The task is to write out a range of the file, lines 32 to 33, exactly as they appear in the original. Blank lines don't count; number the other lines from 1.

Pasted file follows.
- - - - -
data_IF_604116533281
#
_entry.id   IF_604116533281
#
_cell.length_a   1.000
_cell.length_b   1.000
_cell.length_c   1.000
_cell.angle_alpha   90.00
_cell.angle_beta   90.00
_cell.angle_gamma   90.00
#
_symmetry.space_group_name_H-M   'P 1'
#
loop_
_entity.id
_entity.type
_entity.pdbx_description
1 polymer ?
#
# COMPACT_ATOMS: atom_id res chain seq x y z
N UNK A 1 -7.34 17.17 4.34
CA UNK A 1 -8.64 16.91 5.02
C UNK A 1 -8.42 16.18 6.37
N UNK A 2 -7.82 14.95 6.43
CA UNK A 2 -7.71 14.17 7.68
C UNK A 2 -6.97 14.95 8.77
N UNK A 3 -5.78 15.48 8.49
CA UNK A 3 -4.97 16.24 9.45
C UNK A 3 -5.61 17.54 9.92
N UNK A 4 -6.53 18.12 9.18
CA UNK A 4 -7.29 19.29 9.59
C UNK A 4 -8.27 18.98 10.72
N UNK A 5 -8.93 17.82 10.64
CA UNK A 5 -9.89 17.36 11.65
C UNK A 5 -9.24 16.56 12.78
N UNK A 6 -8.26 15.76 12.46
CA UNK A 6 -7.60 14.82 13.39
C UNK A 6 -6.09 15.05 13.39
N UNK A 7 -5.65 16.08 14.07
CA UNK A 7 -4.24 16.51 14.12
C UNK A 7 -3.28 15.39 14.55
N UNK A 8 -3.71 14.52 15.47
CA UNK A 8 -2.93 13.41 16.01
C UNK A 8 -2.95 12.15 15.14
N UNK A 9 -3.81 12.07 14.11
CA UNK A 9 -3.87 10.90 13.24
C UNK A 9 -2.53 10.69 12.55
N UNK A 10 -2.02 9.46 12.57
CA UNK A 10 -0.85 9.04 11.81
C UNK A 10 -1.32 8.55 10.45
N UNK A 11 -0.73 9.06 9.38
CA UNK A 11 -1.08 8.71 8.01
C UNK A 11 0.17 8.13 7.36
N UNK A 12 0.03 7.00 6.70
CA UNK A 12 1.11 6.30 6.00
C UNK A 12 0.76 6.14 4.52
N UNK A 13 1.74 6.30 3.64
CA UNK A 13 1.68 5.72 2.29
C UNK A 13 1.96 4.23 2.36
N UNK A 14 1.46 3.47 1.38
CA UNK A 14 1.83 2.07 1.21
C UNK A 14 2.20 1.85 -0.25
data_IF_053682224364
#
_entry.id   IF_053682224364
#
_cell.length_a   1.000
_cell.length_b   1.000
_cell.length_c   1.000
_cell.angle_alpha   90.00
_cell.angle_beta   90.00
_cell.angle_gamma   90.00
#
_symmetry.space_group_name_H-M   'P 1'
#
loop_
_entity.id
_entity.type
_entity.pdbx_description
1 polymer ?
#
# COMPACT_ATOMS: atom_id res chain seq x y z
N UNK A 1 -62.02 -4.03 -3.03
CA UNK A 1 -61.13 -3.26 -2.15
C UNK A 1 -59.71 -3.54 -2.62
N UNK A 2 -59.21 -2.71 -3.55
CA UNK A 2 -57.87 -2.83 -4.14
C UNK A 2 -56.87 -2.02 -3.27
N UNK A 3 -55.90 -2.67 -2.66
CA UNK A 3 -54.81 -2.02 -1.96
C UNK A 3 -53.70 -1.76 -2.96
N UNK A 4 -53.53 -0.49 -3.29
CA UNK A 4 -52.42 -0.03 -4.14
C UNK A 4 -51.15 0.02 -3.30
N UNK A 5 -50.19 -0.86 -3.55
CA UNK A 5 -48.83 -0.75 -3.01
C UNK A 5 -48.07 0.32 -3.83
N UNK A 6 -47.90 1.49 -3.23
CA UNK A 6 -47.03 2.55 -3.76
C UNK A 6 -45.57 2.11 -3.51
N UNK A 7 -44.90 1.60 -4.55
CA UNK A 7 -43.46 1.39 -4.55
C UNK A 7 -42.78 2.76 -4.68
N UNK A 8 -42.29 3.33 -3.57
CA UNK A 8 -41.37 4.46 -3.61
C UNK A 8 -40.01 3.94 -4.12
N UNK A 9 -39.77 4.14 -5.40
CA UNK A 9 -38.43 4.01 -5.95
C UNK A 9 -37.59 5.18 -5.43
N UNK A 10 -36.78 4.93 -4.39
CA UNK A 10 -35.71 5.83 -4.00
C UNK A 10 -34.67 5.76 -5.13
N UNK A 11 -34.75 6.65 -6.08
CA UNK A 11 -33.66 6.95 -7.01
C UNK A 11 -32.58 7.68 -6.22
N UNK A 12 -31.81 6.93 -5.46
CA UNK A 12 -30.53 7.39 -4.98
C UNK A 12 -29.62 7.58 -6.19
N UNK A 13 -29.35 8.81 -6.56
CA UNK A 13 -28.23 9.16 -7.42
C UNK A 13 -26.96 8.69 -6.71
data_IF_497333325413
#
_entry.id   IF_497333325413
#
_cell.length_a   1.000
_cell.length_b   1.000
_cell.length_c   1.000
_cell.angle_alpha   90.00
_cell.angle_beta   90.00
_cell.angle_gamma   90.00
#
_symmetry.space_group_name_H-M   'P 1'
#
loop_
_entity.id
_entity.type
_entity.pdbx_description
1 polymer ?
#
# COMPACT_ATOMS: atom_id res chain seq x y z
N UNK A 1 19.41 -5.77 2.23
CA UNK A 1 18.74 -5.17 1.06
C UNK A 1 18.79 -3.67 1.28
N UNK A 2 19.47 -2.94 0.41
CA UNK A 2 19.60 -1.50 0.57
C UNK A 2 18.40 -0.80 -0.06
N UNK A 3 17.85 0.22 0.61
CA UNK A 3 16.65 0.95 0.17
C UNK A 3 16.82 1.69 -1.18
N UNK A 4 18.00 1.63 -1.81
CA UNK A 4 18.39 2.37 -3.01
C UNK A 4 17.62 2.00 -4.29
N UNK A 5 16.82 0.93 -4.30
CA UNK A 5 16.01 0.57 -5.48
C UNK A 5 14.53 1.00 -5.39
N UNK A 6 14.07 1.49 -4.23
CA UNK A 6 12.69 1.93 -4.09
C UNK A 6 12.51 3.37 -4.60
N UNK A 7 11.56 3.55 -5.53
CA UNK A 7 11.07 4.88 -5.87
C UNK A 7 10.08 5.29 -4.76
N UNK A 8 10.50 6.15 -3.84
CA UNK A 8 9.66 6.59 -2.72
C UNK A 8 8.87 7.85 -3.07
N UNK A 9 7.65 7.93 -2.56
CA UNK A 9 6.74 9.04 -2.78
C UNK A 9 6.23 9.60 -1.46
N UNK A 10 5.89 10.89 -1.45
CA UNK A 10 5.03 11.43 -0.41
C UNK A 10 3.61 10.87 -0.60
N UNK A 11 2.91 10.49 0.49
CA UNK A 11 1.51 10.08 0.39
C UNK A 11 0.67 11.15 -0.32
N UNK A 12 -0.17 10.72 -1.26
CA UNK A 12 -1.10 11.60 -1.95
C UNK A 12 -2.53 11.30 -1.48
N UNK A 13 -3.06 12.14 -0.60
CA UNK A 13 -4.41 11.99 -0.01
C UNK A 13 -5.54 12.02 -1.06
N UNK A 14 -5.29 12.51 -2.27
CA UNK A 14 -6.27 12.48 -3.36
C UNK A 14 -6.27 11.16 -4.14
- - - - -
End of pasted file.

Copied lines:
C UNK A 4 -8.27 18.98 10.72
N UNK A 5 -8.93 17.82 10.64